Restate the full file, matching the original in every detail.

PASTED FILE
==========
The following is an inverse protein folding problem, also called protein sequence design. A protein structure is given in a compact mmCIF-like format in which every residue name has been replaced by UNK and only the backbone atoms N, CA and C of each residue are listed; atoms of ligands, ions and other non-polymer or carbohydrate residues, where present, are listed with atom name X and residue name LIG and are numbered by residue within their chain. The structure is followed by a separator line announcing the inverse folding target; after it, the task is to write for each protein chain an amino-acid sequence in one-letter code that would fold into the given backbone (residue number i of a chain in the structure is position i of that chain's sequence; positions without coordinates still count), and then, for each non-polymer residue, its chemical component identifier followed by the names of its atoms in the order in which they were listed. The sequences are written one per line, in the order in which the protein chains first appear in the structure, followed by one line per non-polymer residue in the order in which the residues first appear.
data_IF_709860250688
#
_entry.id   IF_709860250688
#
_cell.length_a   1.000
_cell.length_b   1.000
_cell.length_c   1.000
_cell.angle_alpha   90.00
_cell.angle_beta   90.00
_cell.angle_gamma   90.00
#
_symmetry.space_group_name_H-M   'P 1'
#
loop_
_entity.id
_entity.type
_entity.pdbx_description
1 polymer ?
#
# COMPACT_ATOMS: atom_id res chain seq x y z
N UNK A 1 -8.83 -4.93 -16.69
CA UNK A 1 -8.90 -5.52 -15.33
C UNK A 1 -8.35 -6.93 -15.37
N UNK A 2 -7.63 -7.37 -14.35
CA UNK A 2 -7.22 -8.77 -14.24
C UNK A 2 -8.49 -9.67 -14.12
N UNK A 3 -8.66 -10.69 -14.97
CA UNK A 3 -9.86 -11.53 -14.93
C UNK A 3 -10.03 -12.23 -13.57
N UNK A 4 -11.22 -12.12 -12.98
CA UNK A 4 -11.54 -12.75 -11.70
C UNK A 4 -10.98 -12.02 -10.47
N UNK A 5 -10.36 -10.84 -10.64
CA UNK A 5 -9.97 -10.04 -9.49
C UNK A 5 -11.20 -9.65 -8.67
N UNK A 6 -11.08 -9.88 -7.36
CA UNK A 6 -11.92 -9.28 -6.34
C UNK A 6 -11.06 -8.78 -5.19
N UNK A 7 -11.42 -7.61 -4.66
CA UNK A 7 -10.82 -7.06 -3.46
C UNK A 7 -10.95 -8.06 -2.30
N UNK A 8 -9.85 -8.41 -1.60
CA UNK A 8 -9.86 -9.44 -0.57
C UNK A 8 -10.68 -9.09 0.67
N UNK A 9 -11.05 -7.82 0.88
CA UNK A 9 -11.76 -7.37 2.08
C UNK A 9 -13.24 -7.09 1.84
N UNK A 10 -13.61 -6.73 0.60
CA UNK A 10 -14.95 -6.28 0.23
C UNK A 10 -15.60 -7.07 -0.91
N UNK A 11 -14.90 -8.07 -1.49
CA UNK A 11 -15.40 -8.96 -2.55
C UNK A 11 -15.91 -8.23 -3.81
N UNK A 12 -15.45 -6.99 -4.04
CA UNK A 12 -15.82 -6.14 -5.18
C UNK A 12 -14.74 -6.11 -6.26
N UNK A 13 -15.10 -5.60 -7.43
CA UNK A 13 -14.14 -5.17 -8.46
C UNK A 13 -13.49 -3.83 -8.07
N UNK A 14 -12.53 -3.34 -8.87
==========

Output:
The following is an inverse protein folding problem, also called protein sequence design. A protein structure is given in a compact mmCIF-like format in which every residue name has been replaced by UNK and only the backbone atoms N, CA and C of each residue are listed; atoms of ligands, ions and other non-polymer or carbohydrate residues, where present, are listed with atom name X and residue name LIG and are numbered by residue within their chain. The structure is followed by a separator line announcing the inverse folding target; after it, the task is to write for each protein chain an amino-acid sequence in one-letter code that would fold into the given backbone (residue number i of a chain in the structure is position i of that chain's sequence; positions without coordinates still count), and then, for each non-polymer residue, its chemical component identifier followed by the names of its atoms in the order in which they were listed. The sequences are written one per line, in the order in which the protein chains first appear in the structure, followed by one line per non-polymer residue in the order in which the residues first appear.
data_IF_709860250688
#
_entry.id   IF_709860250688
#
_cell.length_a   1.000
_cell.length_b   1.000
_cell.length_c   1.000
_cell.angle_alpha   90.00
_cell.angle_beta   90.00
_cell.angle_gamma   90.00
#
_symmetry.space_group_name_H-M   'P 1'
#
loop_
_entity.id
_entity.type
_entity.pdbx_description
1 polymer ?
#
# COMPACT_ATOMS: atom_id res chain seq x y z
N UNK A 1 -8.83 -4.93 -16.69
CA UNK A 1 -8.90 -5.52 -15.33
C UNK A 1 -8.35 -6.93 -15.37
N UNK A 2 -7.63 -7.37 -14.35
CA UNK A 2 -7.22 -8.77 -14.24
C UNK A 2 -8.49 -9.67 -14.12
N UNK A 3 -8.66 -10.69 -14.97
CA UNK A 3 -9.86 -11.53 -14.93
C UNK A 3 -10.03 -12.23 -13.57
N UNK A 4 -11.22 -12.12 -12.98
CA UNK A 4 -11.54 -12.75 -11.70
C UNK A 4 -10.98 -12.02 -10.47
N UNK A 5 -10.36 -10.84 -10.64
CA UNK A 5 -9.97 -10.04 -9.49
C UNK A 5 -11.20 -9.65 -8.67
N UNK A 6 -11.08 -9.88 -7.36
CA UNK A 6 -11.92 -9.28 -6.34
C UNK A 6 -11.06 -8.78 -5.19
N UNK A 7 -11.42 -7.61 -4.66
CA UNK A 7 -10.82 -7.06 -3.46
C UNK A 7 -10.95 -8.06 -2.30
N UNK A 8 -9.85 -8.41 -1.60
CA UNK A 8 -9.86 -9.44 -0.57
C UNK A 8 -10.68 -9.09 0.67
N UNK A 9 -11.05 -7.82 0.88
CA UNK A 9 -11.76 -7.37 2.08
C UNK A 9 -13.24 -7.09 1.84
N UNK A 10 -13.61 -6.73 0.60
CA UNK A 10 -14.95 -6.28 0.23
C UNK A 10 -15.60 -7.07 -0.91
N UNK A 11 -14.90 -8.07 -1.49
CA UNK A 11 -15.40 -8.96 -2.55
C UNK A 11 -15.91 -8.23 -3.81
N UNK A 12 -15.45 -6.99 -4.04
CA UNK A 12 -15.82 -6.14 -5.18
C UNK A 12 -14.74 -6.11 -6.26
N UNK A 13 -15.10 -5.60 -7.43
CA UNK A 13 -14.14 -5.17 -8.46
C UNK A 13 -13.49 -3.83 -8.07
N UNK A 14 -12.53 -3.34 -8.87